Though the House and Senate voted to approve the debt deal agreement, raising the debt ceiling and avoiding a default, a majority of Indiana’s Congressional delegation voted against the deal.
Five Indiana Congressmen voted against the agreement. In a statement, Democrat Andre Carson said he could not support the bill because of its lack of comprehensive tax reform.
Republican Dan Burton called the deficit reduction plan a sham. He said the deal does not prevent future tax increases or reduce the size of government, and called the automatic spending cuts in the agreement “unrealistic and unworkable.”
Republicans Marlin Stutzman and Todd Rokita, along with Democrat Pete Visclosky, also cast no votes. Republican Representative and gubernatorial candidate Mike Pence says he was pleased to support the agreement.
“My sense,” he said, “is that the bipartisan compromise on the debt ceiling was not so much a good deal as it was a good start.”
Pence says Congress must continue to strive for fiscal discipline while working to create jobs.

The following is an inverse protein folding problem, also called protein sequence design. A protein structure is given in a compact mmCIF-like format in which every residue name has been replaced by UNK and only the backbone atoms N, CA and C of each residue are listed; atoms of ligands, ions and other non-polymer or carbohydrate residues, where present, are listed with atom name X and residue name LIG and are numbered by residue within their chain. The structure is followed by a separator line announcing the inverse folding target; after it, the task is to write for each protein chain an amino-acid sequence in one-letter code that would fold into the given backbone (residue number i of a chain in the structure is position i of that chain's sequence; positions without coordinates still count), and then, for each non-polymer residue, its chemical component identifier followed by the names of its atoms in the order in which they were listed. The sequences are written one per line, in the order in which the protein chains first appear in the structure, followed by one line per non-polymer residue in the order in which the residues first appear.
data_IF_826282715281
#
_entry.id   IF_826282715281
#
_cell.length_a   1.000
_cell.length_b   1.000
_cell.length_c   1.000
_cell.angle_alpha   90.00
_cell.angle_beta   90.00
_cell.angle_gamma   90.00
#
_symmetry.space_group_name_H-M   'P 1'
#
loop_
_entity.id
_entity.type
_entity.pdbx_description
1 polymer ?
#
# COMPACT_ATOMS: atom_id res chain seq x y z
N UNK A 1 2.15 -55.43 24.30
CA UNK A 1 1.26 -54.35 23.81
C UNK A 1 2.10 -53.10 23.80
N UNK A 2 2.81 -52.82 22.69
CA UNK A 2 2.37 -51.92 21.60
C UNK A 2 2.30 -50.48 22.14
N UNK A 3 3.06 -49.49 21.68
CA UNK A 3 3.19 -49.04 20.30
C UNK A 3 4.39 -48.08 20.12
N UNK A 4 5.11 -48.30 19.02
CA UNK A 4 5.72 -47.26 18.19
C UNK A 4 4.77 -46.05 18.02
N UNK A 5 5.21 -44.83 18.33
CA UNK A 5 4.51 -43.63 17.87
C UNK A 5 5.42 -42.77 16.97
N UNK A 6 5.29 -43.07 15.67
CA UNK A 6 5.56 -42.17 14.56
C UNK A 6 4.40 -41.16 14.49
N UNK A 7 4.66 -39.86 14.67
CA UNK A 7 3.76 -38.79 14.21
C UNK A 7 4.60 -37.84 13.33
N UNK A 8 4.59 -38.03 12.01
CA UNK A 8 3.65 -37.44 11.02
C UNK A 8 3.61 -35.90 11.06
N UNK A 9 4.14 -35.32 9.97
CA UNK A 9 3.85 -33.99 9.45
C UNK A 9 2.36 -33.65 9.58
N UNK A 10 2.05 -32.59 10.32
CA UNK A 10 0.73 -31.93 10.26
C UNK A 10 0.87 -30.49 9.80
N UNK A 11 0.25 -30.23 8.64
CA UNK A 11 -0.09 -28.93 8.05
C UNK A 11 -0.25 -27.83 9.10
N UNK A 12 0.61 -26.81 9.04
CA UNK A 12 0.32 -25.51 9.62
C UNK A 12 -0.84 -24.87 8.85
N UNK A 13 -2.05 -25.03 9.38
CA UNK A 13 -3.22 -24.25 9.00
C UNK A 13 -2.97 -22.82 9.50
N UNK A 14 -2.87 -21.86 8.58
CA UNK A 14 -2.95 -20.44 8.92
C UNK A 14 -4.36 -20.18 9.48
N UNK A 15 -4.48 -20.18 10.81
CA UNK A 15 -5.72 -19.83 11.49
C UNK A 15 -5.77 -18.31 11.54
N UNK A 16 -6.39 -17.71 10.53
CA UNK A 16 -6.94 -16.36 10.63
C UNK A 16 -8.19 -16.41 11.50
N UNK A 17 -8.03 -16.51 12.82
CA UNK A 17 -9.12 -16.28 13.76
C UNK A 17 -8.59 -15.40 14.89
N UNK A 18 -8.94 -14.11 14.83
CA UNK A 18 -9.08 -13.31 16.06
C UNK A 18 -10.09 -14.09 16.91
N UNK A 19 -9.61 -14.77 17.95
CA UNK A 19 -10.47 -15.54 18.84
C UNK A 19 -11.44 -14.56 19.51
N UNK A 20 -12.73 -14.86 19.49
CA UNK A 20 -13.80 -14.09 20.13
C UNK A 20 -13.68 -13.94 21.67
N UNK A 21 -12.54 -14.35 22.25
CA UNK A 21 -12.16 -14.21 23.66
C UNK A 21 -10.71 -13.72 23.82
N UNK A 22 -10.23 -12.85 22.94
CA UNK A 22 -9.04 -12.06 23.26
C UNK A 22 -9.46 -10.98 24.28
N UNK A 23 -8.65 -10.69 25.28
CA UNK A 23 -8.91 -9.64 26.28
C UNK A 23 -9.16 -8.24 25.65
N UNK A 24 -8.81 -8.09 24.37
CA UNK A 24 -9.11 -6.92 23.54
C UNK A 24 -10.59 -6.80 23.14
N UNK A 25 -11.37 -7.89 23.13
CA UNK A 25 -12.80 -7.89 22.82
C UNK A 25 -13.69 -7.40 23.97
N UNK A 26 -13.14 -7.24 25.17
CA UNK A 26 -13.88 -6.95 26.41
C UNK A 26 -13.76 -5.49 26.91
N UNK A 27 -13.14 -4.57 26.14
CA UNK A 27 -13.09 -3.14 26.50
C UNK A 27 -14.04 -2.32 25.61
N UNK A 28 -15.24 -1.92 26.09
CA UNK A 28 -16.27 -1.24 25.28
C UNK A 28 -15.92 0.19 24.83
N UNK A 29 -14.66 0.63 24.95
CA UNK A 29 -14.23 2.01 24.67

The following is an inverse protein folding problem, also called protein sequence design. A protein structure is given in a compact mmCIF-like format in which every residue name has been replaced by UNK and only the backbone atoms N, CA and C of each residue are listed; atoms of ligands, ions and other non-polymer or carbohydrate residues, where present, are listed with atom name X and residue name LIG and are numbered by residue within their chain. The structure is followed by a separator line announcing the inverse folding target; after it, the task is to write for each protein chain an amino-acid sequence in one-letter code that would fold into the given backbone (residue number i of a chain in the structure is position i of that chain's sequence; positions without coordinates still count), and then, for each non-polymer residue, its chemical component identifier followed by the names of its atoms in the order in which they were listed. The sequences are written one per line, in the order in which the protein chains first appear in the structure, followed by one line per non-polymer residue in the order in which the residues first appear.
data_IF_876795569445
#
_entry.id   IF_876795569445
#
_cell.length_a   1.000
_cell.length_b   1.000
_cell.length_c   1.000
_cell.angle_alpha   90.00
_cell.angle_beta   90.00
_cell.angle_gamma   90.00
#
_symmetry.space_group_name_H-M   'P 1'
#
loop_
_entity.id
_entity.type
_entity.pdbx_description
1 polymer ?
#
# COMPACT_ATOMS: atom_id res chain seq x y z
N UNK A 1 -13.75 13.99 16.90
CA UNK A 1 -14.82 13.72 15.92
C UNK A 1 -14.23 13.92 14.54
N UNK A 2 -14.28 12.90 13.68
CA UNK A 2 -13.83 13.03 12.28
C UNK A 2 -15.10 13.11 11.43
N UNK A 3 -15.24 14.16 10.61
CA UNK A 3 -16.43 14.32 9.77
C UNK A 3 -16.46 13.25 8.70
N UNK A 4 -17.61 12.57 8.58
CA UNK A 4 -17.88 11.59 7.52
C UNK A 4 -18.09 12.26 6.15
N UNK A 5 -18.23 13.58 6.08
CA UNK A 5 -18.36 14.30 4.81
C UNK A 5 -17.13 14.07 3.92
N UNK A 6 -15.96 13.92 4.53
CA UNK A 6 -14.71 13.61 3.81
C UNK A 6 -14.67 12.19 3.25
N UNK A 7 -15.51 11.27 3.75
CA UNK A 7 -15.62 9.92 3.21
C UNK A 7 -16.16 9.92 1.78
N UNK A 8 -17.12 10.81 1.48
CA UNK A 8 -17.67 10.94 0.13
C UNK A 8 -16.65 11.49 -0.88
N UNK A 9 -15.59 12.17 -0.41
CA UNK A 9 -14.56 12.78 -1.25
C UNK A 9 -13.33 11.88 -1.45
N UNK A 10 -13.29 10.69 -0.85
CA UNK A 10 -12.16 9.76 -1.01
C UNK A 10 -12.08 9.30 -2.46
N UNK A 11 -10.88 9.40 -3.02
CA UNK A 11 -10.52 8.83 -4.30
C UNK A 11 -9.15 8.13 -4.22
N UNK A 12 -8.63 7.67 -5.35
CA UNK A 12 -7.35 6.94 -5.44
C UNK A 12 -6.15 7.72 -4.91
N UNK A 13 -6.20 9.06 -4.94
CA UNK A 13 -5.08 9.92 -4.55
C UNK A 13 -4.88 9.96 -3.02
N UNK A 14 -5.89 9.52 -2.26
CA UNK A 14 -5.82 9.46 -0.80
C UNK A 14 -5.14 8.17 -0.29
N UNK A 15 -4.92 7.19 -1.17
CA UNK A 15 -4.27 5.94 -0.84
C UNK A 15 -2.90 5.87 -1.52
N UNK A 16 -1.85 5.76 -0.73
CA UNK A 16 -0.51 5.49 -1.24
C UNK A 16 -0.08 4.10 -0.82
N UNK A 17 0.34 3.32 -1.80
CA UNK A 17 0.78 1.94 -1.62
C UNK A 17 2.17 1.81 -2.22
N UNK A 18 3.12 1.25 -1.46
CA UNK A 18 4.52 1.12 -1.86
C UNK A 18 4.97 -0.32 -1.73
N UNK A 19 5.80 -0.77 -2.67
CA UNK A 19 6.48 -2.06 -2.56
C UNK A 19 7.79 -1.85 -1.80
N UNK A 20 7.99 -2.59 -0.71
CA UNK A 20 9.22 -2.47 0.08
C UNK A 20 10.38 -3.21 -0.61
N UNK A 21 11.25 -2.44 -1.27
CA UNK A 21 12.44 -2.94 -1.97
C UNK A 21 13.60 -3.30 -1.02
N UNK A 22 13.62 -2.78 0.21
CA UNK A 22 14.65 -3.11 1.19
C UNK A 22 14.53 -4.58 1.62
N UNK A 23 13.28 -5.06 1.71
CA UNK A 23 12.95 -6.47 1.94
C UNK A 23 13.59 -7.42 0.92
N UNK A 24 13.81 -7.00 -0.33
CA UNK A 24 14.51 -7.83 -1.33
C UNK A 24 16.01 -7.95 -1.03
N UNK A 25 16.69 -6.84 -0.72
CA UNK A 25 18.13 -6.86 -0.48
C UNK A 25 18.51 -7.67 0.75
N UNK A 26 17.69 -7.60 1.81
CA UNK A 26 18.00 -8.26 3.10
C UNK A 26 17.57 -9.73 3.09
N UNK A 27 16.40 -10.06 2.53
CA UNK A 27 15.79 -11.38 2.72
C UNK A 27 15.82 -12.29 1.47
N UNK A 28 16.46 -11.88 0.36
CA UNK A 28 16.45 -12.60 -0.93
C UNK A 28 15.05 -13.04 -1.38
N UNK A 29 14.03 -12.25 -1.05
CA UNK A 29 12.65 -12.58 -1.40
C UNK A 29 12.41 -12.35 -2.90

Democrat Joe Donnelly, who is running for Dick Lugar’s Senate seat, called the deal “far from perfect,” but said he supports it because the economy depends on the debt ceiling being raised.
Republicans Larry Bucshon and Todd Young also voted for the agreement.
In The Senate…
Hoosier Senators Dick Lugar and Dan Coats were split on the agreement.
Lugar voted in favor of the agreement, calling it a victory for conservative fiscal responsibility. In a statement, Lugar said even though the deal isn’t everything Republicans wanted, it does not raise taxes and it significantly cuts spending.
Dan Coats was one of 26 senators voting against the agreement Tuesday. In a YouTube video, the Hoosier Republican says the deal is only a baby step:
“I oppose the final bill,” he said, “because it falls significantly short of what is needed to address the severity of this fiscal crisis.”
Coats says the plan does not cut enough, nor does it include any entitlement or tax reform. Coats called for at least four trillion dollars in cuts, while the debt agreement cuts about two trillion dollars over the next ten years.